Yes, we must also reflect on our role in the creation of this pejorative. Many of our African experts in history, world renowned scholars have devoted their muscular talents to penning exotic hagiographies about a mythical place called Africa. Any attempt to offer a different perspective is met with ridicule and opprobrium. I am a huge fan of African literature; these are exciting times to be a reader, thanks to the hard work of many talented writers of African extraction and I will go to my grave clutching an African novel, yes. However, this genre of literature called “African literature” is in danger of being stereotyped as ghetto lit, mostly devoted to celebrating exclusively exotica – war, disease, crime, etc. There is no balance to these stories, instead to the extent that they present only the single story (apologies, Chimamanda Adichie) they distort the history of our challenged continent. This is especially an important point since it is not clear to me that African historians are actively doing the hard work and research of documenting and sharing with the world the sum total of Africa’s history.

“African writers” are routinely herded into Western retreats and conferences by condescending, patronizing liberals where they regale the world with tales of woe, gloom and doom.  Their books and short stories are mostly their opinions about Africa, nothing more. Increasingly and alarmingly, these book readings, speeches, and so on are based on erroneous information – and outright fabrications for profit as we now know with the celebrated writer Chris Abani.  With their powerful words (these are ordinarily good writers) they have written literally into concrete eternity, a hugely distorted and negative history of Africa.  Using Abani as a case study I have previously tried to explain how contemporary African literature may be distorting African history. The writer Kennedy Emetulu has a long piece here meticulously detailing Abani’s dark history of lying for profit and more importantly distorting history in the process. Here is a profound passage in the essay:

“To understand the effect of Abani’s lies and how much damage he has done to our national history and to our psyche as a people, while making blood money from it and acquiring fame for himself, let’s just consider one of his poems from his Kalakuta RepublicOde to Joy. We are choosing this poem, because it is one of his works that he swears to be an eyewitness account of the suffering and experience he went through in Kirikiri Maximum Security Prison. It is the poem that canonized him in the literary hall of fame in the West and had laureates like Harold Pinter gushing about its stark frankness and so on. Indeed, it is the singular most popular of his poems. Personally, reading the poem does nothing for me; but until one understands the devious cultural mind-reading underneath it and the purpose Abani used it to serve and the purpose it serves its promoters in the West, one may think it’s just an innocent poem by a young African writer.”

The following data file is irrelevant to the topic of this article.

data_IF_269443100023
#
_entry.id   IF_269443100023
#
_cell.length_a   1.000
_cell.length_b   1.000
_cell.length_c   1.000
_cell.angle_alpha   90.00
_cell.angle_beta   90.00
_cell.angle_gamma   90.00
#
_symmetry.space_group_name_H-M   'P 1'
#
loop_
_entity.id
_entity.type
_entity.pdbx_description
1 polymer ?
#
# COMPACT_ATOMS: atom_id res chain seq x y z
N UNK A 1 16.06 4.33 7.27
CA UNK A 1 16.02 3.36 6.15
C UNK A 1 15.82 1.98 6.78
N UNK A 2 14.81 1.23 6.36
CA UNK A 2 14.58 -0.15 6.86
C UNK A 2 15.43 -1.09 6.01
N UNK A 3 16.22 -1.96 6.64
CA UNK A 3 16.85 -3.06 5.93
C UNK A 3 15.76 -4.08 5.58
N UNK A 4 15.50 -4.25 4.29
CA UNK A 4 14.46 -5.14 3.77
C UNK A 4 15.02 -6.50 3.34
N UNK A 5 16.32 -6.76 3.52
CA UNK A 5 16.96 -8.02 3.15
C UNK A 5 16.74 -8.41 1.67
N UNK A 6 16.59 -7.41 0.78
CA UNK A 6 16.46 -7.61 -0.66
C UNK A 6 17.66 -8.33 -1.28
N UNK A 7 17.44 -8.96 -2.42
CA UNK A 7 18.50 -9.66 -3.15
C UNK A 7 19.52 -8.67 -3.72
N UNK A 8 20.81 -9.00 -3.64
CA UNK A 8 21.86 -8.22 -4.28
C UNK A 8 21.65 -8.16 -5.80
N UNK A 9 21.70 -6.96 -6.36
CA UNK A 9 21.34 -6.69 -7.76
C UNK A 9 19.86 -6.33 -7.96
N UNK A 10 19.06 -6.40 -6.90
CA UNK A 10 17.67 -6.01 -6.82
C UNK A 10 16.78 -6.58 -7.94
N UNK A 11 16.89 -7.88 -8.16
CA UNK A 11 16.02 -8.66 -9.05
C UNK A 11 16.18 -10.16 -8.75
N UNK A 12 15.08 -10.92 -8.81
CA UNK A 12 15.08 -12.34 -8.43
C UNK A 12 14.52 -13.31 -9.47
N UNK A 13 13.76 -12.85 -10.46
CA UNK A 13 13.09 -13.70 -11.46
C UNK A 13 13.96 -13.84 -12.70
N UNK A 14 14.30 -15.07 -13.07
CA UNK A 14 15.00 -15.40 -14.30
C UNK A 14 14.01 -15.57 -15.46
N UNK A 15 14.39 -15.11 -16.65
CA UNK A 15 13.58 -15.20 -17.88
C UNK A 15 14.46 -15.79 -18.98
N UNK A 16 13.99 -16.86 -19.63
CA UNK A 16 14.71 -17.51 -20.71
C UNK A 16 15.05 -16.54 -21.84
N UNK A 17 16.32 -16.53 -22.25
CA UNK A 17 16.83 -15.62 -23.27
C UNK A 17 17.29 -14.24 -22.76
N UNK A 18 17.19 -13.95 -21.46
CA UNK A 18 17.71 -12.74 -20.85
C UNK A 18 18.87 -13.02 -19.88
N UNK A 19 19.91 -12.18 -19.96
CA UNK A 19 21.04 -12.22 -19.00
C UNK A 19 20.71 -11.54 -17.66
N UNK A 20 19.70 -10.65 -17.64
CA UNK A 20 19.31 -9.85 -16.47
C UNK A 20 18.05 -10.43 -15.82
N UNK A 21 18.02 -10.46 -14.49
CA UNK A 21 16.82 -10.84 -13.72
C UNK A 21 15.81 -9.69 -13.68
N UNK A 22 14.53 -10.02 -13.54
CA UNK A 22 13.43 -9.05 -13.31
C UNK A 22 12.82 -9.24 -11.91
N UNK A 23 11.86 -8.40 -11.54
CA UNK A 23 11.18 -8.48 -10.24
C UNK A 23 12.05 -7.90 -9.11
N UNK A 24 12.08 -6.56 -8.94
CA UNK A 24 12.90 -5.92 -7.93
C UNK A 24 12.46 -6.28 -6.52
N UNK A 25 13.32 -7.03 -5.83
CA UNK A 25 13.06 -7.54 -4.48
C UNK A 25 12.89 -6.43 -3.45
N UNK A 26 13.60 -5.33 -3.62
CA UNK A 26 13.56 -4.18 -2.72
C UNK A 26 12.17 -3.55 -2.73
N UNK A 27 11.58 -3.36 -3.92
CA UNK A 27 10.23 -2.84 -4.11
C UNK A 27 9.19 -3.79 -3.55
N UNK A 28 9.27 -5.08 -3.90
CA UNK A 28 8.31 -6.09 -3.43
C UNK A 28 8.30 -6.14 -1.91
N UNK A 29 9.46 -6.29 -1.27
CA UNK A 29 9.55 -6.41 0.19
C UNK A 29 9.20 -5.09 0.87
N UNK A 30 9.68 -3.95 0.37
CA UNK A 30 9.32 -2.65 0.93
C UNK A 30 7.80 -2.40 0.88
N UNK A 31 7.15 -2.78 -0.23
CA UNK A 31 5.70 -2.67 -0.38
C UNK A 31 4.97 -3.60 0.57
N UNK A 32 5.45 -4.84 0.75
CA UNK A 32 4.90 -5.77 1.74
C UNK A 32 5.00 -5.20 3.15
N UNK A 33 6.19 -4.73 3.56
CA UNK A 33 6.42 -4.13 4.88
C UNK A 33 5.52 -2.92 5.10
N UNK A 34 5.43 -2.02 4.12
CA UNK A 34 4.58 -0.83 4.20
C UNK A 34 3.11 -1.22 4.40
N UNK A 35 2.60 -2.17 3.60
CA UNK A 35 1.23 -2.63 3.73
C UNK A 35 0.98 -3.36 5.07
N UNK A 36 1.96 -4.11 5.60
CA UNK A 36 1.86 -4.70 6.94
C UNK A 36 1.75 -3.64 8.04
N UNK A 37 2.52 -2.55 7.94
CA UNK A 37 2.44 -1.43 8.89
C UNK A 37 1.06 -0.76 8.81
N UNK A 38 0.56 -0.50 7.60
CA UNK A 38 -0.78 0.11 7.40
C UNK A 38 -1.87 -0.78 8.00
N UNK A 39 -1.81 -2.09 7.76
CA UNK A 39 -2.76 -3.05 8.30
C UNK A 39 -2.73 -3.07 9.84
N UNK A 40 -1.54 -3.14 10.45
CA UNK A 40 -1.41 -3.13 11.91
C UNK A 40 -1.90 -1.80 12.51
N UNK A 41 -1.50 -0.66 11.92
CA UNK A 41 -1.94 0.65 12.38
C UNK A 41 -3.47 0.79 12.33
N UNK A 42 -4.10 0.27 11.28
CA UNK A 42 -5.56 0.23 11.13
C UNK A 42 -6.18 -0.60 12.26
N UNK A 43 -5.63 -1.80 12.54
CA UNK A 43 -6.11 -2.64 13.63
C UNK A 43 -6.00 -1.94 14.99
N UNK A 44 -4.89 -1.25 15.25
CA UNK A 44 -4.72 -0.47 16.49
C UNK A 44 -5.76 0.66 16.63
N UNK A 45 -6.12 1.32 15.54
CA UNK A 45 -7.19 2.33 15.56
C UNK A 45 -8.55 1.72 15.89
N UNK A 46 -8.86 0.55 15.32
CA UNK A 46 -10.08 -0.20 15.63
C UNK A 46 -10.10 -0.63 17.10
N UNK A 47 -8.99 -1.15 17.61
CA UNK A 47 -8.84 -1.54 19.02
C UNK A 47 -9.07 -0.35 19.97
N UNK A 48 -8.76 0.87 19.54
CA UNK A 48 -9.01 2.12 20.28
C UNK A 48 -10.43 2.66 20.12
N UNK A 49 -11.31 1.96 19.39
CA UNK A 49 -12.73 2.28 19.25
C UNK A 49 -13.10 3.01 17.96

“Today, that poem is emblazoned in the city centre of Leiden, the sixth largest city in Netherlands where it is being ‘celebrated’. Leiden is an old historical city located on the Old Rhine, twenty kilometres from The Hague and 40 kilometres from Amsterdam. It has one of the oldest and most prestigious universities in Europe, the Leiden University, established in 1575. Its importance as a learning and cultural centre in Europe is further emphasized by the fact that the city is twinned with Oxford, the location of the oldest university in England.”

Read Leiden’s Wall of Shame here and see how every day writers like Abani collaborate with the West in canonizing the term “African” in the concrete walls and minds of the West. You can be sure of one thing; that wall will never come down. A big fat lie has now come to represent Africa thanks to the ghetto literature espoused by Abani et al (there are many like him by the way). Before we start throwing stones at the likes of Claudine Gay, we should first look into ourselves to see and confront that which ails us. We may be our own worst enemy. As intellectuals and self-appointed priests of probity and justice, we must police ourselves; otherwise we lack the moral authority to yell at a policeman for furtively collecting crumbs as bribes.